Okay, so to prevent fermentation, which appears to be the reason honey isnt used for preservation in most cases, one must control water and temp. The honey jar has to be air tight so it cant draw water out of the air, and kept cold below 50 degrees F. Here's more
About Fermentation and Honey:
The main causes of honey spoilage are fermentation and heat. Fermentation is the production of ethyl alcohol and carbon dioxide by yeast as it grows and feeds on sugar. The ethyl alcohol may then break down into acetic acid (vinegar) and water in the presents of oxygen. The combined flavors of yeast, alcohol and acetic acid make the honey unpalatable. A number of physical changes also occur within the honey changing its physical characteristics as it ferments.
The yeasts responsible for fermentation are endemic throughout our environment. They are present in all honey that has not been pasteurized. The risk of fermentation is dependant on both the moisture content and yeast spore concentration within the honey and on the temperature at which the honey is stored. According to US agriculture handbook number 335 Beekeeping In The United States
"Honey with less than 17.1 percent water will not ferment in a year, irrespective of the yeast count. Between 17.1 and 18 percent moisture, honey with 1000 yeast spores or less per gram will be safe for a year. When moisture is between 18.1 and 19 percent, not more than 10 yeast spores per gram can be present for safe storage. Above 19 percent water, honey can be expected to ferment even with only one spore per gram of honey, a level so low as to be very rare."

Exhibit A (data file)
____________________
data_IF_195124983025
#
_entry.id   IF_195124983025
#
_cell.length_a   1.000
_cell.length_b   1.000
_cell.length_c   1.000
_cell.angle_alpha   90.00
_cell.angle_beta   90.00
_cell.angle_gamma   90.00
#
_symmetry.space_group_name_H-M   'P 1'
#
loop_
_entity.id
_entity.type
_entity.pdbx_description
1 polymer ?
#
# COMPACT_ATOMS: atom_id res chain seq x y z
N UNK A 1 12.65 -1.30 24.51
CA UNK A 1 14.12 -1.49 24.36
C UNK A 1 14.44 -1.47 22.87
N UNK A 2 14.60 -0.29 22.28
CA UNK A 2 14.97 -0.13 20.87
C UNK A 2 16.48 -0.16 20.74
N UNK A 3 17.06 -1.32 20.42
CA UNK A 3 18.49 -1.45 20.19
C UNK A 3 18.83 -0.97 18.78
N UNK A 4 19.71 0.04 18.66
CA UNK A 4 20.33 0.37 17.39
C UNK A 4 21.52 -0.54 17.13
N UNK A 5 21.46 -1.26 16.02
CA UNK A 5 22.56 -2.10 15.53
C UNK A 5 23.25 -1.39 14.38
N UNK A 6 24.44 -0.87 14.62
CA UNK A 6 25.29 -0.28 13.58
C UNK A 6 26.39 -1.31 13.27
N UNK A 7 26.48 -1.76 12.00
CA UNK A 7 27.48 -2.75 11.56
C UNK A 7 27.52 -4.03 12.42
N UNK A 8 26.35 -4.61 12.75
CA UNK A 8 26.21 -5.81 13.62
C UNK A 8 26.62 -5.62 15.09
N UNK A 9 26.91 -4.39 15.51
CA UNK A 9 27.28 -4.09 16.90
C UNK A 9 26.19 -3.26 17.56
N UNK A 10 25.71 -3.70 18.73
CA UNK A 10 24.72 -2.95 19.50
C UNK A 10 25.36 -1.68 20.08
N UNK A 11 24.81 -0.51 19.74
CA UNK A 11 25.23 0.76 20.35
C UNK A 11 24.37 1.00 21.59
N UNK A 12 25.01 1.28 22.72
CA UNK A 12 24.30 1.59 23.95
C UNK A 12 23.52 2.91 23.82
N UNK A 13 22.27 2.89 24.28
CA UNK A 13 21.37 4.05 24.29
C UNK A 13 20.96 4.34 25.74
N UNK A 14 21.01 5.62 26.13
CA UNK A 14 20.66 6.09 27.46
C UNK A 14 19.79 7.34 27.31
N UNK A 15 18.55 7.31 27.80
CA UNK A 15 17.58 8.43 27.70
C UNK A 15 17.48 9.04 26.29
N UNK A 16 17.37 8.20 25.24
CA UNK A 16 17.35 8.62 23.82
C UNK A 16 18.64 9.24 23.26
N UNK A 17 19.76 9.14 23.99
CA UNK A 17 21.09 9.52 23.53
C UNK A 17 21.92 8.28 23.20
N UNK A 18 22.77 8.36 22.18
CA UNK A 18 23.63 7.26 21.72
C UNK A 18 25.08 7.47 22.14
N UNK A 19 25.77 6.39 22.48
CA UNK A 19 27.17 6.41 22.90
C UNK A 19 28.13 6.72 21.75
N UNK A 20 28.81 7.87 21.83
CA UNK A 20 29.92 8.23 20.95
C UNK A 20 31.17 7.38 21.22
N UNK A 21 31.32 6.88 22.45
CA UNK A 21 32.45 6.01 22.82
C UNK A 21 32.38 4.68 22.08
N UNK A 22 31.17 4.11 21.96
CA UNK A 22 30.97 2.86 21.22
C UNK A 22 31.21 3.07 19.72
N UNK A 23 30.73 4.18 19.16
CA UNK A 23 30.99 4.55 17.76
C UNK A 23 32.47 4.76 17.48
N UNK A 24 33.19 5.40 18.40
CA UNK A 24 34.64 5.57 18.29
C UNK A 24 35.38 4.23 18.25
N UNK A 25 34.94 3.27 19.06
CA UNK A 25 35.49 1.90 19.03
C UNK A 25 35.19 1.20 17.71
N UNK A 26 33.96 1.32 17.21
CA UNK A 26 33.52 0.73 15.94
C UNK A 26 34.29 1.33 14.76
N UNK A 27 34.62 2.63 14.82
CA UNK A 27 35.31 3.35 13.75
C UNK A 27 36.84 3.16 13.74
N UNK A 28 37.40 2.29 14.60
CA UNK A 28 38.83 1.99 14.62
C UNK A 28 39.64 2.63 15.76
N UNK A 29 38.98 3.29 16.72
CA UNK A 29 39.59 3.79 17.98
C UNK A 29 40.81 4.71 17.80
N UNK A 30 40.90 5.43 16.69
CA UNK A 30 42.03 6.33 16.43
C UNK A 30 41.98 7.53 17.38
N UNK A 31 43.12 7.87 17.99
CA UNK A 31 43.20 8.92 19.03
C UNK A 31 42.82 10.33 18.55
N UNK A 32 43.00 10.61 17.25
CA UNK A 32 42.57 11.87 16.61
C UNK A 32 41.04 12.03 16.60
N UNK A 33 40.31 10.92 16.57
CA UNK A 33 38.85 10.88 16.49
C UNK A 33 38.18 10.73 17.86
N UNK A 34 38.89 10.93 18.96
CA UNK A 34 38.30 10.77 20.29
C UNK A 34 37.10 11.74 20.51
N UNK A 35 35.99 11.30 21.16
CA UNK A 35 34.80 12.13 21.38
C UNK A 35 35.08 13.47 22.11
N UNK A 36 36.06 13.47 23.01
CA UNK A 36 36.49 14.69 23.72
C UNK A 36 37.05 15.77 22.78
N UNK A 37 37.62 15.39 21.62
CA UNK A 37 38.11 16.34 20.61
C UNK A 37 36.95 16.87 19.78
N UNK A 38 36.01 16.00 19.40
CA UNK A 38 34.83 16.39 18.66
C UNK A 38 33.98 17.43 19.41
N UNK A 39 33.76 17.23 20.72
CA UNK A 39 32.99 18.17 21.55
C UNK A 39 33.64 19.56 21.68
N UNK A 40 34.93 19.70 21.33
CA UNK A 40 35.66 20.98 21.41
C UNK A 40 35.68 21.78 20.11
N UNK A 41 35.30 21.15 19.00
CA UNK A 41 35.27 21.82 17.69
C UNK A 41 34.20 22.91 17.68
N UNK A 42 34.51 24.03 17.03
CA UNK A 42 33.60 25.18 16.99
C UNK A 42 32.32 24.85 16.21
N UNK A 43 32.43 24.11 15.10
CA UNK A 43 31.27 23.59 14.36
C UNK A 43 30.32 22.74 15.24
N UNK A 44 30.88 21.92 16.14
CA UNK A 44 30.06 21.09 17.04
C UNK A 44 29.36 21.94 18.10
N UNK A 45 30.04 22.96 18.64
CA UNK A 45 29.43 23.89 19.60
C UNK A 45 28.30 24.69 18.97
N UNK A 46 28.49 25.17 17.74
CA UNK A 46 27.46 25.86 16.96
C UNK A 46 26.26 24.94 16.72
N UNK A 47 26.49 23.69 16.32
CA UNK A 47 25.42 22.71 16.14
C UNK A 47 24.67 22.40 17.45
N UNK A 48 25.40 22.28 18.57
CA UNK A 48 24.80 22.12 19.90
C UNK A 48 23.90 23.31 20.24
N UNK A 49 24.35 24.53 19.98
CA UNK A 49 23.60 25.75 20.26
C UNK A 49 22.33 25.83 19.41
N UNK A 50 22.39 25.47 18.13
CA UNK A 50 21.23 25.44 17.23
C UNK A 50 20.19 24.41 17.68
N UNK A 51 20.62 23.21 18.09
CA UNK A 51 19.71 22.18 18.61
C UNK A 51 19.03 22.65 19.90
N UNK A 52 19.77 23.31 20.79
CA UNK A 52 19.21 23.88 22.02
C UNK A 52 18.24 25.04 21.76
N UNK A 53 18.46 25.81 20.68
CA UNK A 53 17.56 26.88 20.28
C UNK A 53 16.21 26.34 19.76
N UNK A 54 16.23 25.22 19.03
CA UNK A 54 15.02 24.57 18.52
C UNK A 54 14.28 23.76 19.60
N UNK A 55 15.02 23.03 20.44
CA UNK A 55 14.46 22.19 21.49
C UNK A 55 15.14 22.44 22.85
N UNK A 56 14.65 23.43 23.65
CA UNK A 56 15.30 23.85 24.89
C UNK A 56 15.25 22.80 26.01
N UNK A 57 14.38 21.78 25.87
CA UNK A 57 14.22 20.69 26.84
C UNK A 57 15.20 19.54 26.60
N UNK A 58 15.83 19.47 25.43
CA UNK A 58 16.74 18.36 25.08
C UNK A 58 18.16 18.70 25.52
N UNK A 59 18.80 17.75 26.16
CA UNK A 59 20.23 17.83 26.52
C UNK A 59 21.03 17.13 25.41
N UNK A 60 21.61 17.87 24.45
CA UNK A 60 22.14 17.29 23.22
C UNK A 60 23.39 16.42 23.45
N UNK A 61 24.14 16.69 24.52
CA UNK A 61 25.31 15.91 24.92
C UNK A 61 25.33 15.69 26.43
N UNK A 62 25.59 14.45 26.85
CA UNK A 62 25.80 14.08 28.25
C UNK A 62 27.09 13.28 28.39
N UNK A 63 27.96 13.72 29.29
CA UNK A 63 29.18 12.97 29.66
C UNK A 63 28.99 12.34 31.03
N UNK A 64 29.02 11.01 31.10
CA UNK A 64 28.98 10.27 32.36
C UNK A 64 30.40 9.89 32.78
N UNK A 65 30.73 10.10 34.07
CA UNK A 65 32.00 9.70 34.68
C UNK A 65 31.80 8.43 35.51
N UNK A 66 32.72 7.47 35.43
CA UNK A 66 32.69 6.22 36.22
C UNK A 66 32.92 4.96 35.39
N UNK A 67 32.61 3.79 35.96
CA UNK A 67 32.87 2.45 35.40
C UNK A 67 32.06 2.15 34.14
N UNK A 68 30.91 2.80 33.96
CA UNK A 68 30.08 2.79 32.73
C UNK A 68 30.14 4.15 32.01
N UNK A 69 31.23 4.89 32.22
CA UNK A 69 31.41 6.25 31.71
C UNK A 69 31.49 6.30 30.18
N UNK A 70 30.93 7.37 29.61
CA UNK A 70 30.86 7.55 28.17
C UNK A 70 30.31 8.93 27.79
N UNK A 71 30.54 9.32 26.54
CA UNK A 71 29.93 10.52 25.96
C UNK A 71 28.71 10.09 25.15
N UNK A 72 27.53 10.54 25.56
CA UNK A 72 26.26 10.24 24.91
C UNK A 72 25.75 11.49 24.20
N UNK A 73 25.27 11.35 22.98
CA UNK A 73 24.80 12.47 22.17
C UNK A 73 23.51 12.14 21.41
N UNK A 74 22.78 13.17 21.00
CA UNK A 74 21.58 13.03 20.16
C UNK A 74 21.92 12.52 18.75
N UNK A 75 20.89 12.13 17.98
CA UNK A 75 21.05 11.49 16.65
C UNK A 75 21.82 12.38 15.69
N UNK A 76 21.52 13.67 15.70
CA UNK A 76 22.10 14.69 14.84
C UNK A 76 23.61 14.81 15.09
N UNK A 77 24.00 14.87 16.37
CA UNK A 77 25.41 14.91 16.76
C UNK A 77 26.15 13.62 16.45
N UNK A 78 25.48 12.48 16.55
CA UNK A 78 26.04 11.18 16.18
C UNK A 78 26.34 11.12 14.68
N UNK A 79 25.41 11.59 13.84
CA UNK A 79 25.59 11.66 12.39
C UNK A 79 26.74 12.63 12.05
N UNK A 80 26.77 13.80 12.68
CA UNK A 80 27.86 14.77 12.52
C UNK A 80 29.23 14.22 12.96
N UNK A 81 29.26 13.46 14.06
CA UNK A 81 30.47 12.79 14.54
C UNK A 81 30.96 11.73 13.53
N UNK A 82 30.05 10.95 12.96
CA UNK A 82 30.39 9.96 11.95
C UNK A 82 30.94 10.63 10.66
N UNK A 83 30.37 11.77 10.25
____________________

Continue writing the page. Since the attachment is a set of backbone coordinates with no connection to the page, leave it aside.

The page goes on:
"If honey has more than 17 percent moisture and contains a sufficient number of yeast spores, it will ferment. Such honey should be pasteurized, that is, heated sufficiently to kill such organisms."
Since fermentation is also dependant on temperature it is assumed that the above quotes are for storage at room temperature. Moist honey will not ferment when stored below 50 degrees F or above 80 degrees F. Storing honey at temperatures above 80 degrees F to prevent fermentation is not recommended, the high temperature will damage honey in other ways that are equally objectionable. I recommend that consumers store their honey at room temperature if it will be consumed within 3 months. If your container of honey is too large to be consumed within three months then it should be divided into smaller containers and those that are not in use should be stored in the freezer or refrigerator, only the container of honey in use should be stored at room temperature.
Honey is extremely hygroscopic, that means that it will attract and hold water molecules from the surrounding environment. If it is left unsealed it will absorb moisture from the air and start to ferment at the top surface of the honey. This is not as easily identified as in crystallized honey so make sure you keep you honey jar sealed.
Edited by riseabovethought, 27 February 2017 - 02:34 PM.